And if you’re a vintage poster enthusiast like me, also check out the Library of Congress site. Tons of WPA posters are available free at high res, among other historical documents. (Beware, though, their site requires patience. It’s not organized for quick browsing, but there are some real gems in their collection. I linked to some of my favorites in this old post. I decorated my bathroom with them. Yes, I have a poster about syphilis in my bathroom.)  And finally, the National Parks posters are amazing vintage posters, though they aren’t free. I just made a few of my own last week.

This slideshow requires JavaScript.


Proof! I did indeed print and hang the travel posters. Also in this room: a tea towel with a graphic of the Very Large Array (VLA). Nerd factor infinity!

Writing prompt: Turning 200

Time: 7 minutes. Click here to go to my list of prompts.

(A quick aside: travel this month has damaged the regularity of my posting, but I am back now, with a Monday post and a Thursday writing prompt.)

“turning 200” (this prompt inspired by my grandmother-in-law’s recent 90th birthday.)

Heather surveyed the room of happy faces, here for her birthday party. She wasn’t the first person to turn 200, but she was the first she knew. She had lived a healthy life, reaching 95 before the longevity treatments became available. Since then it had been smoothing sailing. She didn’t feel a day over 65. Physically.

Several of her great-great-great-great grandchildren played across the room. She mostly didn’t know their names or the names of their parents. That was odd to realize. When she had an expiration date, the young had seemed like the greatest investment she could make, the only real way to some kind of reach beyond the grave. Now that she was still around… well even the 100 year olds had so much to learn. Apparently the country agreed with the average age in the senate at 120.

The guests sang happy birthday, and Heather sat politely through it. She could bear anything with equanimity. She had time. After cake, she checked the news, something to do.

Third bicentennial dies under unknown circumstances, one headline read. She pushed the article up. The authorities couldn’t tell what had killed the man. A scientist sourced noted how little was known about the physiology of the extremely aged, due to small sample size. The three cases would be researched extensively, no doubt.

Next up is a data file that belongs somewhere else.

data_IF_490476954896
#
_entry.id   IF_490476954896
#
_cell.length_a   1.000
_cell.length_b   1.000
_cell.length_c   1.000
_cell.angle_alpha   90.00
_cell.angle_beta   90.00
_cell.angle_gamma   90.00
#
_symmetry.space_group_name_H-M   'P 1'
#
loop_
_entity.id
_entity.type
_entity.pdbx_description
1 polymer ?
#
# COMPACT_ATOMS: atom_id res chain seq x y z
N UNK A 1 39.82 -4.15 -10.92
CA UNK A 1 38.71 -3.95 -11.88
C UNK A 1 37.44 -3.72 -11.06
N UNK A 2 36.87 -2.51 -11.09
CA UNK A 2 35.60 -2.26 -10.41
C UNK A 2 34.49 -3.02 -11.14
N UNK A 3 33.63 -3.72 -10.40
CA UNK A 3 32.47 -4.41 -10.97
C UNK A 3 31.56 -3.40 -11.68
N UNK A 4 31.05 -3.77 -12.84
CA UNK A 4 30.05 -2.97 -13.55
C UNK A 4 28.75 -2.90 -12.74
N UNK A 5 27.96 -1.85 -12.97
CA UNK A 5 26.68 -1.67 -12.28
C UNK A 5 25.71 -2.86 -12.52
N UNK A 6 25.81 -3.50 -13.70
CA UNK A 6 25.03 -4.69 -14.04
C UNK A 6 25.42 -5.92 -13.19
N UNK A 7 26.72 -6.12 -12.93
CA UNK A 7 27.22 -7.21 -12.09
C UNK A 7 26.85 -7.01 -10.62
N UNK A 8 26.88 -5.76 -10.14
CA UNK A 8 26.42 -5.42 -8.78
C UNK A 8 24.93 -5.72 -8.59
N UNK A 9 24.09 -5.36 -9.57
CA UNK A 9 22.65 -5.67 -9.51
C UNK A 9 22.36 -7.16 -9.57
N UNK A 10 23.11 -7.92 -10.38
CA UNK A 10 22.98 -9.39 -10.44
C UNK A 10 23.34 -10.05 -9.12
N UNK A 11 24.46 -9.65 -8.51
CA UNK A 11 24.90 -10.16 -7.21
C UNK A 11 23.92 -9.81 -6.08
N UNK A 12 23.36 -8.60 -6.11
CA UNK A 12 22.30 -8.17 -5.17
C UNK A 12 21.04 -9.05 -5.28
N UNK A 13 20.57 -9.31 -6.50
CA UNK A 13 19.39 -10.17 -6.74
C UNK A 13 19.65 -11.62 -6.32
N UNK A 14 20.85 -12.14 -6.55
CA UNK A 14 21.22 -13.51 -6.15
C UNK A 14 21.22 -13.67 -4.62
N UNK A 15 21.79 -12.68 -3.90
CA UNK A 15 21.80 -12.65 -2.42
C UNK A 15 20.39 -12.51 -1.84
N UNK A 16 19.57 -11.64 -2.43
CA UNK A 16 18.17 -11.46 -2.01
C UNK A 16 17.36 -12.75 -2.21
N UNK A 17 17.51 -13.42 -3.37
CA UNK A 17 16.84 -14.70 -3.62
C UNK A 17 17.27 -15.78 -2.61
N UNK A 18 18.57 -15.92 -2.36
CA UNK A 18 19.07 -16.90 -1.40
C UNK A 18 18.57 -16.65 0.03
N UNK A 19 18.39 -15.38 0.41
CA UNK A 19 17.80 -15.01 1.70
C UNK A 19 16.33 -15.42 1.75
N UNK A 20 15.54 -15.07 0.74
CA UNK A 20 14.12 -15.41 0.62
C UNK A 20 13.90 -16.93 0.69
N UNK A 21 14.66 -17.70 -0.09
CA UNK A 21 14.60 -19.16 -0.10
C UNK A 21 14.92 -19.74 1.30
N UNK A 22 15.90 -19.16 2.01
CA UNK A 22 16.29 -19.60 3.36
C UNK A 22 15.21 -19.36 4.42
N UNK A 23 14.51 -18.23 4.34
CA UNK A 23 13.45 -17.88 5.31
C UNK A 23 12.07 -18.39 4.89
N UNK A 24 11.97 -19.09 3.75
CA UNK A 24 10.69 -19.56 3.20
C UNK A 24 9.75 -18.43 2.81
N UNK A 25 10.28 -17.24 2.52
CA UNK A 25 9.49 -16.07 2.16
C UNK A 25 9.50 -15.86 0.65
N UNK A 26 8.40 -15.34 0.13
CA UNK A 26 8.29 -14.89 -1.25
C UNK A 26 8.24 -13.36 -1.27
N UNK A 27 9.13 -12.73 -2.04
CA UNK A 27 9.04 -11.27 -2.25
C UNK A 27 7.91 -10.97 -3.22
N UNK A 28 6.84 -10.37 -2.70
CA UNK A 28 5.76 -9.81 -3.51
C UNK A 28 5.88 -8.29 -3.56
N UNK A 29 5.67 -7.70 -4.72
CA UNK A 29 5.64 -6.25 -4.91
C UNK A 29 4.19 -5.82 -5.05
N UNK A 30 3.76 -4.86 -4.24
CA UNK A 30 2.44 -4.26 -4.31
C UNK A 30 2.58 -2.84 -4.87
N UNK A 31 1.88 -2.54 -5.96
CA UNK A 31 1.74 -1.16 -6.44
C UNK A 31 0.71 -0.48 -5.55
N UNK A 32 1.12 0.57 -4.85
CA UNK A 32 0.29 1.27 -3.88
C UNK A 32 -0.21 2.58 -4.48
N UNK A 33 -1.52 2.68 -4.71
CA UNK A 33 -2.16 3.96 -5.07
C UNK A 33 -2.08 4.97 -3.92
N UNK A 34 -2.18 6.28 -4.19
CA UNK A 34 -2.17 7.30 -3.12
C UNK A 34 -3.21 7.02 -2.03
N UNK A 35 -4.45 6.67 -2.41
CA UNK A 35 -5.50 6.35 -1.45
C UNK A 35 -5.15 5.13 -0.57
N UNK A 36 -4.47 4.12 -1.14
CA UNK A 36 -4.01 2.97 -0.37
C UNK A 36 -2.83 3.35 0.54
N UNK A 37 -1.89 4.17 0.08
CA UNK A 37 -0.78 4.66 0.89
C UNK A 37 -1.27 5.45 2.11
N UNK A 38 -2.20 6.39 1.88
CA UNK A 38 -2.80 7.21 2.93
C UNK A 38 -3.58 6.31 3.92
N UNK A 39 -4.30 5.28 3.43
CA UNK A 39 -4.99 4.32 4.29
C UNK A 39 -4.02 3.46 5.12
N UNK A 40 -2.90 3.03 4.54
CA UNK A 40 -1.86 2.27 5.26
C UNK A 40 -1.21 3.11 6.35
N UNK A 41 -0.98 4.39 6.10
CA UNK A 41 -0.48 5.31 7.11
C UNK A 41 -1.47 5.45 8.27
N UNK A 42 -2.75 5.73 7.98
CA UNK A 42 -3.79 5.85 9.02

Heather had faced death before. But now she quaked in her chair. If the treatments had limits, she would surely face them before they were solved. She wasn’t prepared. She had been before, resolved to her fate for decades. She walked out of the celebration. There were things to do.

Writing prompt: Pop-up People

Time: 7 minutes. Click here to go to my list of prompts.

“Pop-up people”

Light speed was a drag—it left the far colonies as alien to us as Victorians from Flappers. So when GE broke the barrier, a cheer went up. There was more celebration than when Lindbergh crossed the Atlantic. But the scientists soon realized the limitations to their ©SuperWarp Field. No space more than a cubic millimeter could exceed light speed. We had communication, but no transportation.

Every attempt to spread the field beyond a cubic millimeter failed, often disastrously. Finally another idea arose—if the field couldn’t grow larger, maybe the object could grow smaller. The nucleus is compact enough, but around it, electrons swim in a luxuriant, and frankly wasteful, vacuum.

Using the repulsive nature of dark matter, Sandia devised a way to compress matter as in a neutron star. Suddenly, a cubic millimeter was a damned fine amount of space. We sent little grains of rice to the colonies, full of a thousand people and a multitude of machinery in compression stasis.

The pop-up people went to the stars.

Book Review: Holy Fire (Bruce Sterling 1996)

Note: in this review, I spoil nothing past the first 20-30 pages or so. You can see more reviews and an excerpt of the book here.

Rating: 4/5 stars

I really enjoyed “Holy Fire”. Though it is high-tech, low life in the fashion of cyberpunk, I found the characters much more believable than most cyberpunk books. The characters still have ambitions and hopes and don’t just spend their time dwelling on how awful life is (any more than we do now). The book is set about 100 years in the future, in a society where the very elderly call the shots and society is about collectively minimized risk and efficiency. The main character, Mia, is an elderly woman who partakes in a medical procedure to extend her life, and her subsequent adventures. Mia struggles with the effect on the young of a society dominated by the old and her own risk-averse tendencies. Along the way she meets a lot of fun people.

Before I read “Holy Fire”, I was aware of Bruce Sterling and his reputation as a cyberpunk author. I had read the canonical cyberpunk work “Neuromancer” by Gibson, and I was not impressed. Cyberpunk seemed just like rebranding dystopia. But a friend (check out her well-received science fiction work here) loaned me “Holy Fire” by Bruce Sterling, so I read it.

The book is also populated with cool gadgets that are irrelevant but colorful. Sterling doesn’t dwell on any particular one, and the book is peppered with fun droplets of future tech. There is a dog that has been technologically enhanced to be able to talk, but in the fashion that a dog might. There are cities built of edible bio-materials. There are programmable wigs.

Ultimately, I’m not sure if the book hangs together fully in the end for me. I’m not sure if the tales of Mia add up to say something to me. So perhaps it is not a masterpiece. But I enjoyed it thoroughly the entire time I was reading it, which is a rarity. Also a vivid female protagonist is nice (this was actually why my friend recommended the book). To anyone interested, I would definitely recommend a read.